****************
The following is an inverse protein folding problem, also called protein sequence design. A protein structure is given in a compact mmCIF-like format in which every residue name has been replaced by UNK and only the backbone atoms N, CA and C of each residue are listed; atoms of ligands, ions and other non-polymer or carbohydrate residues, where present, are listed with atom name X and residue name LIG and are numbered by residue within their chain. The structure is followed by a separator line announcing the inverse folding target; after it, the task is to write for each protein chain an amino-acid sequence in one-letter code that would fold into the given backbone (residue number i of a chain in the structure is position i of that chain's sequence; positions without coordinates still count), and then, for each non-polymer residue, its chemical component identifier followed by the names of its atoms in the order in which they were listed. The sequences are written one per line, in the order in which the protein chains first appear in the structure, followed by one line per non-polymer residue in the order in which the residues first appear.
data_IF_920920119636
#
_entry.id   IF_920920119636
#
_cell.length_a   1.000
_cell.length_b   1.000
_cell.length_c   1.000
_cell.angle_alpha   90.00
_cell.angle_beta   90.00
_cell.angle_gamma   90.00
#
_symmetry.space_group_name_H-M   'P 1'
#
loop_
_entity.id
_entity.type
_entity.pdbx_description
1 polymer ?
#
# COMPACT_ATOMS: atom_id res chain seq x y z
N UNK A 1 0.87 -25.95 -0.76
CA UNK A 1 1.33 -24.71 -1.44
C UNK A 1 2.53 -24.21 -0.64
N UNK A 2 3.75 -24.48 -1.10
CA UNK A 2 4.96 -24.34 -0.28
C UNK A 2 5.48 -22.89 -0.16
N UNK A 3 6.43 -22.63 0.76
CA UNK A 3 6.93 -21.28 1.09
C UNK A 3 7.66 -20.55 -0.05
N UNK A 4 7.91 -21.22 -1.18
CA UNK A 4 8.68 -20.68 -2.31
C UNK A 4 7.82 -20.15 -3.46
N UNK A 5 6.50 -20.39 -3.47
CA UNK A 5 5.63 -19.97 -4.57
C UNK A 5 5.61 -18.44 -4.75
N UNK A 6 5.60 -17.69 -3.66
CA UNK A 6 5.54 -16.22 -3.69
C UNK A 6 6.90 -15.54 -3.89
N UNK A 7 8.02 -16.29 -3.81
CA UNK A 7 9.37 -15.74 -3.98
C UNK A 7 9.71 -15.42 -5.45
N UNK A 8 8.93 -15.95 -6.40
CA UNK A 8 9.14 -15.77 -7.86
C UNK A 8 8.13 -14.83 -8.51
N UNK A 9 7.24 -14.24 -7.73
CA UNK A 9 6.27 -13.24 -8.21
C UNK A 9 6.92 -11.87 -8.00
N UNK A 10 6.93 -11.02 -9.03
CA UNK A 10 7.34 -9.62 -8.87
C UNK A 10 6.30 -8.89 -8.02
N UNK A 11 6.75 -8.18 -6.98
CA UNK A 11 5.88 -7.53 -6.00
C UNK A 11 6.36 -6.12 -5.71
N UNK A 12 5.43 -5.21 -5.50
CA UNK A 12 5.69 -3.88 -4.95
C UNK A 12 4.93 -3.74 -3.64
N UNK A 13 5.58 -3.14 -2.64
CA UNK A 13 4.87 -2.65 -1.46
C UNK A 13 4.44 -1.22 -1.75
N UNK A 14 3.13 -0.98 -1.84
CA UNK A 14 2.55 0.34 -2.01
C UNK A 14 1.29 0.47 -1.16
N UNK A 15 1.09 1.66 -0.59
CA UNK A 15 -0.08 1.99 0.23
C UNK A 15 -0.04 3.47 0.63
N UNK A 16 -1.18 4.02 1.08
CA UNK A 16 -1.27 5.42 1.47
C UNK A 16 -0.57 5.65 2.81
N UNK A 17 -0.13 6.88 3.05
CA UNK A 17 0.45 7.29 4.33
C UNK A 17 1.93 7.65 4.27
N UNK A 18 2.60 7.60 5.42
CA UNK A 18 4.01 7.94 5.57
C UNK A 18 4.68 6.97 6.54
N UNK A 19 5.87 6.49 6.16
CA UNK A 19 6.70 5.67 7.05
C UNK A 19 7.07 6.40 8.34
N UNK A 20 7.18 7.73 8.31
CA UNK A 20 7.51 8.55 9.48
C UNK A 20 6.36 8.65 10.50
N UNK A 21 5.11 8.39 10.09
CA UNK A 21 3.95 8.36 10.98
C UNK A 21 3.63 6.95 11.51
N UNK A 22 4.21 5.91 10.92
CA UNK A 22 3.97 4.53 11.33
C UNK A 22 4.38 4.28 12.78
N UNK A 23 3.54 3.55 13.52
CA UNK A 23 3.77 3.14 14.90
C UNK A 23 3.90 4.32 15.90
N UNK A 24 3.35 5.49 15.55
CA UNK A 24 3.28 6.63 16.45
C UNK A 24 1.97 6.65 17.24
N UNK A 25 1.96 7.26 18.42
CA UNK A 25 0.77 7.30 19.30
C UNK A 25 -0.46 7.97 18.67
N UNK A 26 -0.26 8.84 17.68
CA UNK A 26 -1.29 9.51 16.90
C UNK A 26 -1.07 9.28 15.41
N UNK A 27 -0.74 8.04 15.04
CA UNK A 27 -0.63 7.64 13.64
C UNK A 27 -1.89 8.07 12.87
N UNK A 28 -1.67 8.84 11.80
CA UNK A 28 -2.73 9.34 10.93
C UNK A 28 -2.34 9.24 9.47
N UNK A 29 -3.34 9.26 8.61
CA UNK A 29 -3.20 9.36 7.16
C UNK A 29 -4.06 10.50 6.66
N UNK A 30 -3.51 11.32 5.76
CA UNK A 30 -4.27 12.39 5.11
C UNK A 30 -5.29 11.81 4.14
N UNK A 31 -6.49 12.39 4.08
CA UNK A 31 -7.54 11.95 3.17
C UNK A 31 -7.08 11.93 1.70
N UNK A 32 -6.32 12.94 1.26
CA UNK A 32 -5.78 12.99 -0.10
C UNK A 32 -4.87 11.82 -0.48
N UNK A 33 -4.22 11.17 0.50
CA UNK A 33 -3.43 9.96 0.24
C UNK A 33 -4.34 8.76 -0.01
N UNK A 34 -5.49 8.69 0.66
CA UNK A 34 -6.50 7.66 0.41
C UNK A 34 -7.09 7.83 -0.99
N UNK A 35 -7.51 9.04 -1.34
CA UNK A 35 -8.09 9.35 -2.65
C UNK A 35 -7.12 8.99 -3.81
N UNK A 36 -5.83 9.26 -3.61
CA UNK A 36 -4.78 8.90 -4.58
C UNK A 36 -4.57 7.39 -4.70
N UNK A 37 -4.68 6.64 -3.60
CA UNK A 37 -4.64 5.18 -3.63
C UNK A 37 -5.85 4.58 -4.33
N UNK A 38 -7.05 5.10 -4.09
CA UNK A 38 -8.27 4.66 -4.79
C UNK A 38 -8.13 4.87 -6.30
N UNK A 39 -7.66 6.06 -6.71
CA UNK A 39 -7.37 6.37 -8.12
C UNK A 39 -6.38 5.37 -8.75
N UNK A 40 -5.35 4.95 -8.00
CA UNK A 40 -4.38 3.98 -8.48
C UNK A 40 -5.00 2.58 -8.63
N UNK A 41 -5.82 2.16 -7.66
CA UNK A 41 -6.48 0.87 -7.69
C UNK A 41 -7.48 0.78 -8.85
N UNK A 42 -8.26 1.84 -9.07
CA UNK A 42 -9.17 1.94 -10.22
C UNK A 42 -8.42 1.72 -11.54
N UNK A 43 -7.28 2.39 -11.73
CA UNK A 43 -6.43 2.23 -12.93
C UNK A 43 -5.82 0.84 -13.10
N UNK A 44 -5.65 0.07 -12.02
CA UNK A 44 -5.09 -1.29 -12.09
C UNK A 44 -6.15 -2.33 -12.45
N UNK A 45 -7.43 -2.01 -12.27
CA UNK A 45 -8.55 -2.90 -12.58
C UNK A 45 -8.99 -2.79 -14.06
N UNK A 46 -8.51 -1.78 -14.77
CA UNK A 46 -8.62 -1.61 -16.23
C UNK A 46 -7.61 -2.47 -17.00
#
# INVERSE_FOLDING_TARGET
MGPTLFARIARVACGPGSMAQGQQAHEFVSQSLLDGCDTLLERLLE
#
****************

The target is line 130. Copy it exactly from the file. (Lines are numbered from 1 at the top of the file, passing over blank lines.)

N UNK A 37 -4.68 6.64 -3.60